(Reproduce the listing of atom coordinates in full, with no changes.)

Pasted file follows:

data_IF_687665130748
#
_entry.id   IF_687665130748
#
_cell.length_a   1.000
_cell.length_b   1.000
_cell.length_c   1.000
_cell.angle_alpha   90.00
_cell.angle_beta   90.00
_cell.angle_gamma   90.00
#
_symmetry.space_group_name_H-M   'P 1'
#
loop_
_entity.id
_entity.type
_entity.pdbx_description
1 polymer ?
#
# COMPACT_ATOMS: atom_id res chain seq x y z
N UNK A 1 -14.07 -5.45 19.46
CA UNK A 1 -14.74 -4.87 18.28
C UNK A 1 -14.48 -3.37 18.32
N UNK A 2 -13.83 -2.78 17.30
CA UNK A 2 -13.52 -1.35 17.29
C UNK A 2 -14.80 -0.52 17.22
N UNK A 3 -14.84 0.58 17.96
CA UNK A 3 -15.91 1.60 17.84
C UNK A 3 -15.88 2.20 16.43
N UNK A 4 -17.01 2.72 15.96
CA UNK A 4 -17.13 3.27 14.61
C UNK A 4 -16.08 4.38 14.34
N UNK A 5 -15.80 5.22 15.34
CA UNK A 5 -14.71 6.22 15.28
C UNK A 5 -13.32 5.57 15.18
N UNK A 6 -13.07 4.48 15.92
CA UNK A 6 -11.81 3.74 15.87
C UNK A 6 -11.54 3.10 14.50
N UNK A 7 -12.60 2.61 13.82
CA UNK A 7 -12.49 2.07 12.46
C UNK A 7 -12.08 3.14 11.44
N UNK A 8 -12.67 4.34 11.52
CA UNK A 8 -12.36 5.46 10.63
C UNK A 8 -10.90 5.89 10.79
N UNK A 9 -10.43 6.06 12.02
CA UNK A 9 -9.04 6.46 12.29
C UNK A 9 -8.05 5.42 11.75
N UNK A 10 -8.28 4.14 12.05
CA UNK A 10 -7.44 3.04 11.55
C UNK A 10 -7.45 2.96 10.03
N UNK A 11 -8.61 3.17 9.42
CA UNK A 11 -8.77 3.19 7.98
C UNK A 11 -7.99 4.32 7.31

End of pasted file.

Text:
data_IF_687665130748
#
_entry.id   IF_687665130748
#
_cell.length_a   1.000
_cell.length_b   1.000
_cell.length_c   1.000
_cell.angle_alpha   90.00
_cell.angle_beta   90.00
_cell.angle_gamma   90.00
#
_symmetry.space_group_name_H-M   'P 1'
#
loop_
_entity.id
_entity.type
_entity.pdbx_description
1 polymer ?
#
# COMPACT_ATOMS: atom_id res chain seq x y z
N UNK A 1 -14.07 -5.45 19.46
CA UNK A 1 -14.74 -4.87 18.28
C UNK A 1 -14.48 -3.37 18.32
N UNK A 2 -13.83 -2.78 17.30
CA UNK A 2 -13.52 -1.35 17.29
C UNK A 2 -14.80 -0.52 17.22
N UNK A 3 -14.84 0.58 17.96
CA UNK A 3 -15.91 1.60 17.84
C UNK A 3 -15.88 2.20 16.43
N UNK A 4 -17.01 2.72 15.96
CA UNK A 4 -17.13 3.27 14.61
C UNK A 4 -16.08 4.38 14.34
N UNK A 5 -15.80 5.22 15.34
CA UNK A 5 -14.71 6.22 15.28
C UNK A 5 -13.32 5.57 15.18
N UNK A 6 -13.07 4.48 15.92
CA UNK A 6 -11.81 3.74 15.87
C UNK A 6 -11.54 3.10 14.50
N UNK A 7 -12.60 2.61 13.82
CA UNK A 7 -12.49 2.07 12.46
C UNK A 7 -12.08 3.14 11.44
N UNK A 8 -12.67 4.34 11.52
CA UNK A 8 -12.36 5.46 10.63
C UNK A 8 -10.90 5.89 10.79
N UNK A 9 -10.43 6.06 12.02
CA UNK A 9 -9.04 6.46 12.29
C UNK A 9 -8.05 5.42 11.75
N UNK A 10 -8.28 4.14 12.05
CA UNK A 10 -7.44 3.04 11.55
C UNK A 10 -7.45 2.96 10.03
N UNK A 11 -8.61 3.17 9.42
CA UNK A 11 -8.77 3.19 7.98
C UNK A 11 -7.99 4.32 7.31